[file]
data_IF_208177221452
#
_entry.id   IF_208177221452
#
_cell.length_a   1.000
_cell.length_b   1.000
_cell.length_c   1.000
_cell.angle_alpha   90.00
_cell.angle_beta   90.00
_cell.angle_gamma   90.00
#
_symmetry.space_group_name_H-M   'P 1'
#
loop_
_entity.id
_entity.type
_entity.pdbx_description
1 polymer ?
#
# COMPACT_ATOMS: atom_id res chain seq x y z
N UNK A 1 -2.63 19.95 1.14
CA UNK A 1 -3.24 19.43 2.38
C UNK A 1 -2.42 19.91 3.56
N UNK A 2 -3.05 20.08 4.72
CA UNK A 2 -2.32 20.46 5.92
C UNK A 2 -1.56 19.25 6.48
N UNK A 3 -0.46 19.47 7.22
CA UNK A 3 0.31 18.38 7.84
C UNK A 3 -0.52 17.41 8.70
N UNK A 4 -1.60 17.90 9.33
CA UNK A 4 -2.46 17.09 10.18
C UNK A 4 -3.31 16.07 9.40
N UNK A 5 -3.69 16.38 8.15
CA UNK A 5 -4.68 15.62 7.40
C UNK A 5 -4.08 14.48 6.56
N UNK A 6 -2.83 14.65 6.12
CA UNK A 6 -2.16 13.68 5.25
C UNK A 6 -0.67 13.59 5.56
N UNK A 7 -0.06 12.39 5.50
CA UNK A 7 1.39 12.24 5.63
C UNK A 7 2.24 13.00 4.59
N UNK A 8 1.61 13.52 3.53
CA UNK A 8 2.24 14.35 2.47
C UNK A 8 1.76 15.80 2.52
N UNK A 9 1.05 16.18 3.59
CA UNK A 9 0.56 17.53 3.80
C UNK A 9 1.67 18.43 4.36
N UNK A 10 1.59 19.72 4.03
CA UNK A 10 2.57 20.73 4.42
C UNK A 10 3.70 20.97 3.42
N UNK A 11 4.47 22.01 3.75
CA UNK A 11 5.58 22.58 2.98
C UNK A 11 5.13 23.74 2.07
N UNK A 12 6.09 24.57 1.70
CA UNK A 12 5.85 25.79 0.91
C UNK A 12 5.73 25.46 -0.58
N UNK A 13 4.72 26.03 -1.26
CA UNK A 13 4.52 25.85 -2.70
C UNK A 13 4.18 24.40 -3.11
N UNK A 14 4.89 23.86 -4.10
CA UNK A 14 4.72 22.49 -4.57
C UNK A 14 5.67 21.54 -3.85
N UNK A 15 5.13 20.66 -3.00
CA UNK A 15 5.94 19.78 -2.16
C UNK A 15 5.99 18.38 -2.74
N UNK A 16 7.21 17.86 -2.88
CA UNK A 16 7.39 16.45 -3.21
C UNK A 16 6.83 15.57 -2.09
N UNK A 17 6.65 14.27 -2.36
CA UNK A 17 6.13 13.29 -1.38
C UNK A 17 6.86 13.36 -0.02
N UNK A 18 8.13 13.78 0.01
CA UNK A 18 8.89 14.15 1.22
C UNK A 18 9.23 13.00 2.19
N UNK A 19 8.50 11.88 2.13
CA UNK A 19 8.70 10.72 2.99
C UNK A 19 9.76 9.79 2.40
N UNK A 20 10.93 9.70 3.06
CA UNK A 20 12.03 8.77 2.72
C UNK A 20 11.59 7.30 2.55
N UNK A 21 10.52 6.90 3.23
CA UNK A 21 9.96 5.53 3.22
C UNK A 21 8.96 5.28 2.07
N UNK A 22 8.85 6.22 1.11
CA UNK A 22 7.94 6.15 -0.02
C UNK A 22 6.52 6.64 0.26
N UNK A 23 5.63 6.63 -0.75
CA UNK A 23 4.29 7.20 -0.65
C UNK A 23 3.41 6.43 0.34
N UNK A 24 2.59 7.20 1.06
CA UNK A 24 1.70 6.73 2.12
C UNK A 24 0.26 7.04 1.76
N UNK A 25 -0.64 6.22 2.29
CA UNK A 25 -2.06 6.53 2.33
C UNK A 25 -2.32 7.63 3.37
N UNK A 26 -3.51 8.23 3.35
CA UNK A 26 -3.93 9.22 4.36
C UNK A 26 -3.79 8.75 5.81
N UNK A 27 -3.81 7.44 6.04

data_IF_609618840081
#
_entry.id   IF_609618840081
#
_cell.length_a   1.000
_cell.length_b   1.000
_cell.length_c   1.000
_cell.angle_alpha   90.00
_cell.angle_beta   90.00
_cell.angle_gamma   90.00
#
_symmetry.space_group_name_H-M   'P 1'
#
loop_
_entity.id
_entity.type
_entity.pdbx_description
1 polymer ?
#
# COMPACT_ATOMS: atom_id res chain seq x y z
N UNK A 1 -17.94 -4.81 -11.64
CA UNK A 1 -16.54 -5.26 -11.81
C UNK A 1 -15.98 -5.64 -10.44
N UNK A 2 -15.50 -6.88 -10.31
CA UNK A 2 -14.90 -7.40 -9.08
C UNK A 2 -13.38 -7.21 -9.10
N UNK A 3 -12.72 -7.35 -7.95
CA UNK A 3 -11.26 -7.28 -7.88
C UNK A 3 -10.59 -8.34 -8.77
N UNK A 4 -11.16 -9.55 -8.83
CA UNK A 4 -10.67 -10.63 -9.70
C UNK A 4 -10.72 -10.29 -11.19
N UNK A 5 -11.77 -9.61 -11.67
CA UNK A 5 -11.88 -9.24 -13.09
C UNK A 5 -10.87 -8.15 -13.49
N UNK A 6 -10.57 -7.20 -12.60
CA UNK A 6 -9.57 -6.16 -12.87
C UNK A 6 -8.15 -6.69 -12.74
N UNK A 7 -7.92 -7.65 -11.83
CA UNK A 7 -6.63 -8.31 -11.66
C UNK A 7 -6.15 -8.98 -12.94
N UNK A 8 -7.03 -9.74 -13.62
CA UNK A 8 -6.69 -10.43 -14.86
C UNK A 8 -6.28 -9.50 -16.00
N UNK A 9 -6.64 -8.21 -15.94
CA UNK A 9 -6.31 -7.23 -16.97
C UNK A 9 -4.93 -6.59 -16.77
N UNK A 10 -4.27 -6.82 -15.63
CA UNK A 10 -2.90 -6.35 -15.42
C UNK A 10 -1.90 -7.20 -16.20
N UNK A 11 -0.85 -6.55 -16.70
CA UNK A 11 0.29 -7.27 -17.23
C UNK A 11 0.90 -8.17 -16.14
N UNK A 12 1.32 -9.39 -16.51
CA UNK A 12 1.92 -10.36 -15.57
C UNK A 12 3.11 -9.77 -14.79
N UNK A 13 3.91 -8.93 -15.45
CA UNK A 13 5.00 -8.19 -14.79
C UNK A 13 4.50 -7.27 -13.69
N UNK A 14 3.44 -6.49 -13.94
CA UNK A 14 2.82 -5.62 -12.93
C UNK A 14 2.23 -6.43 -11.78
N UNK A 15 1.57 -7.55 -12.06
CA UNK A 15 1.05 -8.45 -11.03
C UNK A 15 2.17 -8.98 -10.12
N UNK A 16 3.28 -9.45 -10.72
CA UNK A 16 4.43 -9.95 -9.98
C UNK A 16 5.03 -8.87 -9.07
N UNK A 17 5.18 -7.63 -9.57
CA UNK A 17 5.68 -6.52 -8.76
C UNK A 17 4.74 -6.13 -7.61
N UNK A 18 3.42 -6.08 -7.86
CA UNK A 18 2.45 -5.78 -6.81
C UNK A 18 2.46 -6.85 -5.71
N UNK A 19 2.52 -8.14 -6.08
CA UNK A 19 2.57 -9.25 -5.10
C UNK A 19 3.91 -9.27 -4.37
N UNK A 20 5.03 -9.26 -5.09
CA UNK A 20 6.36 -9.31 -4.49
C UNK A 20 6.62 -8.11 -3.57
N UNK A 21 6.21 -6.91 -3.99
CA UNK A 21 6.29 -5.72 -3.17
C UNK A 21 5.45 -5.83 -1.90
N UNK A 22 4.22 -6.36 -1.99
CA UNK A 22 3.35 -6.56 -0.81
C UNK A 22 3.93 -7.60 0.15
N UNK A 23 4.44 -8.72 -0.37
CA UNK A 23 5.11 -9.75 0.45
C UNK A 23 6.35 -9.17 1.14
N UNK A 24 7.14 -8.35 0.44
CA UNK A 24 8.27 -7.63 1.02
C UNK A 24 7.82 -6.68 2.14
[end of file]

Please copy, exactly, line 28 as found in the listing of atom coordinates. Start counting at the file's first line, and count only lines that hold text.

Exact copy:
CA UNK A 3 0.31 18.38 7.84